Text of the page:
How thieves can create an account in your name
Creating a fraudulent my Social Security account typically starts with getting access to your Social Security number. There are a variety of ways thieves can do this. However, the most common way is through direct access to consumers, Stokes says.
Scammers call and pretend to be with the Social Security Administration or other government agency. Typically, they claim there is some sort of problem to get you into a state of fear. “You can’t access logical thinking,” Stokes says. As a result, you’re more willing to provide the information scammers request.
They might claim that they need to verify your account and will ask for personal information such as your Social Security number, date of birth and address.
Scammers then might sell the information you provide to others, who then will go online to set up a my Social Security account in your name. Or, they might keep you on the phone as they attempt to set up an account and ask for the activation Login.gov sends by text message or phone to finish setting up the account. “Understand that the scammers have figured out a way to convince you to hand it over in the midst of a scam,” Stokes says.
Once they have used your personal information to create an account in your name, thieves can change payment information to have your benefits deposited in a bank account of their choosing.
[ See: How to Spot Government Imposter Scams ]
How to protect your my Social Security account
Remember, setting up your own my Social Security account is your first line of defense in preventing others from creating a fraudulent account in your name. As you set up an account, take these steps to keep it and your personal information safe.
Create a strong, unique password when setting up a my Social Security account. “Passwords are probably the weakest link for everyone in terms of getting hacked,” Stokes says. “My advice is start using a password manager.” For example, financial account, credit and identity monitoring service Carefull offers a digital Vault that includes a password generator and stores passwords with military-grade encryption.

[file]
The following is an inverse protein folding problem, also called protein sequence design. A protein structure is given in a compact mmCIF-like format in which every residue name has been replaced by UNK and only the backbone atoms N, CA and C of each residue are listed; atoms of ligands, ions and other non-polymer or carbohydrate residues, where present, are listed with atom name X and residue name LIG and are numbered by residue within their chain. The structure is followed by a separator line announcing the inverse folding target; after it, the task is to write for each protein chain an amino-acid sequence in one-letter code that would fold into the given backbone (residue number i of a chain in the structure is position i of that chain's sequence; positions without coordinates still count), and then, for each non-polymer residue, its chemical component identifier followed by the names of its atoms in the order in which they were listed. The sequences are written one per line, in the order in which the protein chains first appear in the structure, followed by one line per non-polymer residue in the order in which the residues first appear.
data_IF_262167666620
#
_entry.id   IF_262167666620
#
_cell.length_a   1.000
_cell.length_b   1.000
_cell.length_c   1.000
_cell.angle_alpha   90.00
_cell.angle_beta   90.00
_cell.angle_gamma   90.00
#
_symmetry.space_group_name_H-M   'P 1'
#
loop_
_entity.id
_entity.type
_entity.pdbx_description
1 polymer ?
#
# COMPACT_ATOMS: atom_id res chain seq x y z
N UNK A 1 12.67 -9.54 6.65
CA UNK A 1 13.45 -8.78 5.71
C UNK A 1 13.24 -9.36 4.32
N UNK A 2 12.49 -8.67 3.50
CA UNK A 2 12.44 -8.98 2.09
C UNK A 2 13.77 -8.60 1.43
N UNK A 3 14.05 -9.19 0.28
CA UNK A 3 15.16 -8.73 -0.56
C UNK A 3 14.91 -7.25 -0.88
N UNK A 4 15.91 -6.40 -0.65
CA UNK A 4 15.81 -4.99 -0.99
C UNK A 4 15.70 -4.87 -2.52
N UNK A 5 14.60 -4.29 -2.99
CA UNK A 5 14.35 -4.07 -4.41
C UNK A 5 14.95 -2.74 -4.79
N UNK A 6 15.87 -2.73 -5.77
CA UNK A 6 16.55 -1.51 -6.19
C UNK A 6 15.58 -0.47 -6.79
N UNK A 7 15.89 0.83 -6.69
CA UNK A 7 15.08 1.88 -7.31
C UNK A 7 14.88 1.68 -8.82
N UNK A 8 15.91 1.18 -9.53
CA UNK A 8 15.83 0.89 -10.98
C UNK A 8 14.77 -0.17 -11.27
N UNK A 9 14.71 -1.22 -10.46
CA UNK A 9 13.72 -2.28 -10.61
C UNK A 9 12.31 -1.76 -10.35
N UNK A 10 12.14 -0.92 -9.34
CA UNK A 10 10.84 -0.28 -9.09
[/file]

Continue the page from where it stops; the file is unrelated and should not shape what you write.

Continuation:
[ Read: How to Protect Your Account Passwords ]
Use multifactor authentication. Login.gov will recommend that you select two multifactor authentication methods when setting up your account. Stokes advises choosing to download an authentication app for one of your methods rather than opting to receive a code by text message. Free authentication apps such as Duo Mobile and Google Authenticator can be downloaded and used to create a unique passcode that you’ll need in addition to a password to log into your account.
Monitor your account frequently to ensure that your personal information hasn’t been altered and that your account preferences haven’t been changed.
Don’t provide your personal information in response to unsolicited phone calls, even if the caller claims to be with a government agency. “We have to always remember not to give that sensitive information to someone just because they ask for it,” Stokes says. Plus, the Social Security Administration and other government agencies won’t call and ask you to provide personal information.
Don’t click on links in emails or text messages from unknown sources. These links might have viruses or direct you to fake websites that will steal your personal information. Currently, Social Security sends emails from email@example.com, firstname.lastname@example.org, ThankYou@ssa.gov, DoNotReply@ssa.gov and echosign.com. Examples of fraudulent websites pretending to direct you to Social Security include https://www.socialsecurity.gov.gmx.de/ and http://www.socialsecurity.gov.bx.co.rx/setup.
Sign up for credit and identity monitoring. You can be alerted if new accounts have been opened in your name or if your personal information is being misused by signing up for a credit and identity monitoring service such as Carefull. This won’t prevent fraud from occurring, but it will allow you to respond quickly if it does and to limit the damage. Plus, Carefull provides up to $1 million in identity theft insurance to help recover your identity if it is stolen.
Taking these steps will help keep your my Social Security Account safe from criminals who want to steal your information and your benefits.